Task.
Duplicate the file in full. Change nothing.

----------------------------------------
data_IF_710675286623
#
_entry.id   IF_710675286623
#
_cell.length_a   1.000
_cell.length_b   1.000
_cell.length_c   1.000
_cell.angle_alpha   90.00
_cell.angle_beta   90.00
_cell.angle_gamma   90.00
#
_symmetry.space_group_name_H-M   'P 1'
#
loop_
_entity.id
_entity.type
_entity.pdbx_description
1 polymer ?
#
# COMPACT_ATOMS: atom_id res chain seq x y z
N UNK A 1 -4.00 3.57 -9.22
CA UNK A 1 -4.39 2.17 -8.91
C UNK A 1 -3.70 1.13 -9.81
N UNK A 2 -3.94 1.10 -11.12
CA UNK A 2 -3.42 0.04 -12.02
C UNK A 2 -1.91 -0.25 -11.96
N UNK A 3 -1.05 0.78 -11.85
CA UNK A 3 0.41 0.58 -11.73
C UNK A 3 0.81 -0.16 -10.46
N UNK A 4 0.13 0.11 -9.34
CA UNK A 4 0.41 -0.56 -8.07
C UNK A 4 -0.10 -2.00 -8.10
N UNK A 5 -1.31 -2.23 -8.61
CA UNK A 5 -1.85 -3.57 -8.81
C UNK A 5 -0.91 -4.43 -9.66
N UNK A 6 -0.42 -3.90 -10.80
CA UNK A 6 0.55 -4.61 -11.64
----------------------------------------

data_IF_710675286623
#
_entry.id   IF_710675286623
#
_cell.length_a   1.000
_cell.length_b   1.000
_cell.length_c   1.000
_cell.angle_alpha   90.00
_cell.angle_beta   90.00
_cell.angle_gamma   90.00
#
_symmetry.space_group_name_H-M   'P 1'
#
loop_
_entity.id
_entity.type
_entity.pdbx_description
1 polymer ?
#
# COMPACT_ATOMS: atom_id res chain seq x y z
N UNK A 1 -4.00 3.57 -9.22
CA UNK A 1 -4.39 2.17 -8.91
C UNK A 1 -3.70 1.13 -9.81
N UNK A 2 -3.94 1.10 -11.12
CA UNK A 2 -3.42 0.04 -12.02
C UNK A 2 -1.91 -0.25 -11.96
N UNK A 3 -1.05 0.78 -11.85
CA UNK A 3 0.41 0.58 -11.73
C UNK A 3 0.81 -0.16 -10.46
N UNK A 4 0.13 0.11 -9.34
CA UNK A 4 0.41 -0.56 -8.07
C UNK A 4 -0.10 -2.00 -8.10
N UNK A 5 -1.31 -2.23 -8.61
CA UNK A 5 -1.85 -3.57 -8.81
C UNK A 5 -0.91 -4.43 -9.66
N UNK A 6 -0.42 -3.90 -10.80
CA UNK A 6 0.55 -4.61 -11.64